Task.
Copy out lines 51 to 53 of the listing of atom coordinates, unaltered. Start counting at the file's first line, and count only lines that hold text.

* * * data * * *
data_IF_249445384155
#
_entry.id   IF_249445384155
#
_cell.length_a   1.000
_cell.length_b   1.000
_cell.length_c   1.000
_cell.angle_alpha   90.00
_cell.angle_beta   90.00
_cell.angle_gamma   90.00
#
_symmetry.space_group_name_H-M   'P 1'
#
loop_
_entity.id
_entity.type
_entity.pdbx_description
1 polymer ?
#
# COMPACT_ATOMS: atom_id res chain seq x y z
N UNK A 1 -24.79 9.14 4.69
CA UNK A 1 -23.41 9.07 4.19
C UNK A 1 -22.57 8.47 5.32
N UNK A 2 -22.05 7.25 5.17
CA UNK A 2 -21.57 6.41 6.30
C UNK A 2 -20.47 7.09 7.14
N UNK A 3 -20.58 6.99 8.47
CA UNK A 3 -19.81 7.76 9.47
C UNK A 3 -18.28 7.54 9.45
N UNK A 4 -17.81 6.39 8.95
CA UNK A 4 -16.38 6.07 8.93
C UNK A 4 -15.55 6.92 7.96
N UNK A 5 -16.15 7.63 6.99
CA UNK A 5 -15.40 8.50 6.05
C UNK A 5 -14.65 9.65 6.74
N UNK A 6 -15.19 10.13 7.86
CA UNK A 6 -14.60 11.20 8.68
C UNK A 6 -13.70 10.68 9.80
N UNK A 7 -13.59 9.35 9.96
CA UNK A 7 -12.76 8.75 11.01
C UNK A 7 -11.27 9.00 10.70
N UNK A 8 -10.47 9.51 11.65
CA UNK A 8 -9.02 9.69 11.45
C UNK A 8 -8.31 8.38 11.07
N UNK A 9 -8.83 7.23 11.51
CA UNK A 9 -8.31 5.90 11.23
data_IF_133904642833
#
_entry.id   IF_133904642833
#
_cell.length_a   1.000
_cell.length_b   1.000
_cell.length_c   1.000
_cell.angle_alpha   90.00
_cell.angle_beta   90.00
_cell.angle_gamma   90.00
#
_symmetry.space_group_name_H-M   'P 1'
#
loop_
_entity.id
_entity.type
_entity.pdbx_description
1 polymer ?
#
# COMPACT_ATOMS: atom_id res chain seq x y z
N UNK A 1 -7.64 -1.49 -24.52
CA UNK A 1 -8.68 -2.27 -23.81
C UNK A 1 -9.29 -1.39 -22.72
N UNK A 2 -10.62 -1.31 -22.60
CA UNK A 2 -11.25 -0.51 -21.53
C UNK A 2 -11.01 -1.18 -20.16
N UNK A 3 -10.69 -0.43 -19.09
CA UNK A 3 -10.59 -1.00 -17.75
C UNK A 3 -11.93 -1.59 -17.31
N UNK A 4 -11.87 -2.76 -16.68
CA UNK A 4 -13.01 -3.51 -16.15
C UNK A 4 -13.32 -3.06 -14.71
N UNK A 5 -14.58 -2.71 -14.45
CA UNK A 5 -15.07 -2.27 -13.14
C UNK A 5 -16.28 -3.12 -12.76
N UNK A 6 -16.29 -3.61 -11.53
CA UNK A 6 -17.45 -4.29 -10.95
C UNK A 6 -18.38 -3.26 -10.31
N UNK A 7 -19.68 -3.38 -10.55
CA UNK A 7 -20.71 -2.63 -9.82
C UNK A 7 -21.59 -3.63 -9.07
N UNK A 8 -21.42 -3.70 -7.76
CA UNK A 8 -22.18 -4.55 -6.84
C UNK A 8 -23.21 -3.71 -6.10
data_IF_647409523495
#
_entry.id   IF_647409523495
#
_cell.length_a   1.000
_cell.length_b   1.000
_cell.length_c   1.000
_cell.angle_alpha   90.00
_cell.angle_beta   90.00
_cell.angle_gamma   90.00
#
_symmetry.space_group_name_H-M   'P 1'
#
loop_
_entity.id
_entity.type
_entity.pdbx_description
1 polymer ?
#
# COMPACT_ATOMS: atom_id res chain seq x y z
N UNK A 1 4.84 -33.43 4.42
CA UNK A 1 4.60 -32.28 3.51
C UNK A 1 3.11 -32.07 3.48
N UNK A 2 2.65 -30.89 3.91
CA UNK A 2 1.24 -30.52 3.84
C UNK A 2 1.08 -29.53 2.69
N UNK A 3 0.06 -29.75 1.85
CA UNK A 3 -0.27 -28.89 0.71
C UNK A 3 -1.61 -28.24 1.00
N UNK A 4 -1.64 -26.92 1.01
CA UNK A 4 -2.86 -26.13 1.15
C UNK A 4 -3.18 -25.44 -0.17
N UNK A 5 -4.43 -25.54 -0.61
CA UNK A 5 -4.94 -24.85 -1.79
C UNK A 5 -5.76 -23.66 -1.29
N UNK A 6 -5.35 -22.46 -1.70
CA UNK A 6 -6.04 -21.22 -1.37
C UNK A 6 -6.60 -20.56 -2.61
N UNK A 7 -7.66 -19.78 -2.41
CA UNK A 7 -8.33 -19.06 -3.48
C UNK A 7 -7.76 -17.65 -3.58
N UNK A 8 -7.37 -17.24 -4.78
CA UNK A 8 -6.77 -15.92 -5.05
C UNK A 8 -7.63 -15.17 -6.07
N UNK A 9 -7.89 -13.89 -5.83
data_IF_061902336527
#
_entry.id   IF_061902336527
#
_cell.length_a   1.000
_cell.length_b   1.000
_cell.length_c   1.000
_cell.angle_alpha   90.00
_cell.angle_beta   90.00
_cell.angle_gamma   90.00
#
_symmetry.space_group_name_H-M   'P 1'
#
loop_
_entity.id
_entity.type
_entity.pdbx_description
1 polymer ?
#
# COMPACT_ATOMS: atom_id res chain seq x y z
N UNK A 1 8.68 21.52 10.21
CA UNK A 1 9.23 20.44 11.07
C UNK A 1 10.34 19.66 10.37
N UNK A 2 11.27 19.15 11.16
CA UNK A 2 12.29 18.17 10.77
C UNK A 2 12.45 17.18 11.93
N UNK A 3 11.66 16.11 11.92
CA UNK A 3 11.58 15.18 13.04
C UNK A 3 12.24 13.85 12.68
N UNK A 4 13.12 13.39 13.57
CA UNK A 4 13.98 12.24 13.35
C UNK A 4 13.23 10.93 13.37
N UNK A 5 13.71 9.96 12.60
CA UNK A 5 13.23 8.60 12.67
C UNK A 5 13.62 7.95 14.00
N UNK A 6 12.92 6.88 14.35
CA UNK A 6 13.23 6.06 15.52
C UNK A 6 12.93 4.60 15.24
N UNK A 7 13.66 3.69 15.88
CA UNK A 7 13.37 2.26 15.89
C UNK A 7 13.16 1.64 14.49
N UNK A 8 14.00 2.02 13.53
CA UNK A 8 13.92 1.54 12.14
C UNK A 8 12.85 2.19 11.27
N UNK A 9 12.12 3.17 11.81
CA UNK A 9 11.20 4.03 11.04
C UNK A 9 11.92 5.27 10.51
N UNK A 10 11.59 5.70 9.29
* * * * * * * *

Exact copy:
_cell.length_a   1.000
_cell.length_b   1.000
_cell.length_c   1.000